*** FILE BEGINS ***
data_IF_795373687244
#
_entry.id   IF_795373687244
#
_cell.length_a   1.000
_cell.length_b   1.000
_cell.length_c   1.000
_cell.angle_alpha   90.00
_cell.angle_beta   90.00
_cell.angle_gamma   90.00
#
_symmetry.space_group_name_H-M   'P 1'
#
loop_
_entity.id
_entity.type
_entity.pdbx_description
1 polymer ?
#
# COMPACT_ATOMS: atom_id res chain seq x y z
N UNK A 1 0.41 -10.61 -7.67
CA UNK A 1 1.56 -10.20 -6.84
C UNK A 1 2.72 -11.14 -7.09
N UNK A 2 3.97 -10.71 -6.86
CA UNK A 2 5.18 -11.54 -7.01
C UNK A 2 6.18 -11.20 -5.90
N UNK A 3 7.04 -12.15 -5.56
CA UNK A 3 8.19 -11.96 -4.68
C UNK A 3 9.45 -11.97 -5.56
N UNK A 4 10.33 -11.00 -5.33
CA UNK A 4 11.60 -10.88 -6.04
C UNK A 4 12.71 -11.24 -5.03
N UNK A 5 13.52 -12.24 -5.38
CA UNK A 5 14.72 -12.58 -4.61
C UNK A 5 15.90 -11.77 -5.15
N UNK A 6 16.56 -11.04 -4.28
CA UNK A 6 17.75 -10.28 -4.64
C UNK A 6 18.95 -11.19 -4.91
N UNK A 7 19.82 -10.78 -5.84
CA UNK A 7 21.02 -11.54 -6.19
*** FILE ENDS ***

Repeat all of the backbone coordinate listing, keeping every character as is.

data_IF_795373687244
#
_entry.id   IF_795373687244
#
_cell.length_a   1.000
_cell.length_b   1.000
_cell.length_c   1.000
_cell.angle_alpha   90.00
_cell.angle_beta   90.00
_cell.angle_gamma   90.00
#
_symmetry.space_group_name_H-M   'P 1'
#
loop_
_entity.id
_entity.type
_entity.pdbx_description
1 polymer ?
#
# COMPACT_ATOMS: atom_id res chain seq x y z
N UNK A 1 0.41 -10.61 -7.67
CA UNK A 1 1.56 -10.20 -6.84
C UNK A 1 2.72 -11.14 -7.09
N UNK A 2 3.97 -10.71 -6.86
CA UNK A 2 5.18 -11.54 -7.01
C UNK A 2 6.18 -11.20 -5.90
N UNK A 3 7.04 -12.15 -5.56
CA UNK A 3 8.19 -11.96 -4.68
C UNK A 3 9.45 -11.97 -5.56
N UNK A 4 10.33 -11.00 -5.33
CA UNK A 4 11.60 -10.88 -6.04
C UNK A 4 12.71 -11.24 -5.03
N UNK A 5 13.52 -12.24 -5.38
CA UNK A 5 14.72 -12.58 -4.61
C UNK A 5 15.90 -11.77 -5.15
N UNK A 6 16.56 -11.04 -4.28
CA UNK A 6 17.75 -10.28 -4.64
C UNK A 6 18.95 -11.19 -4.91
N UNK A 7 19.82 -10.78 -5.84
CA UNK A 7 21.02 -11.54 -6.19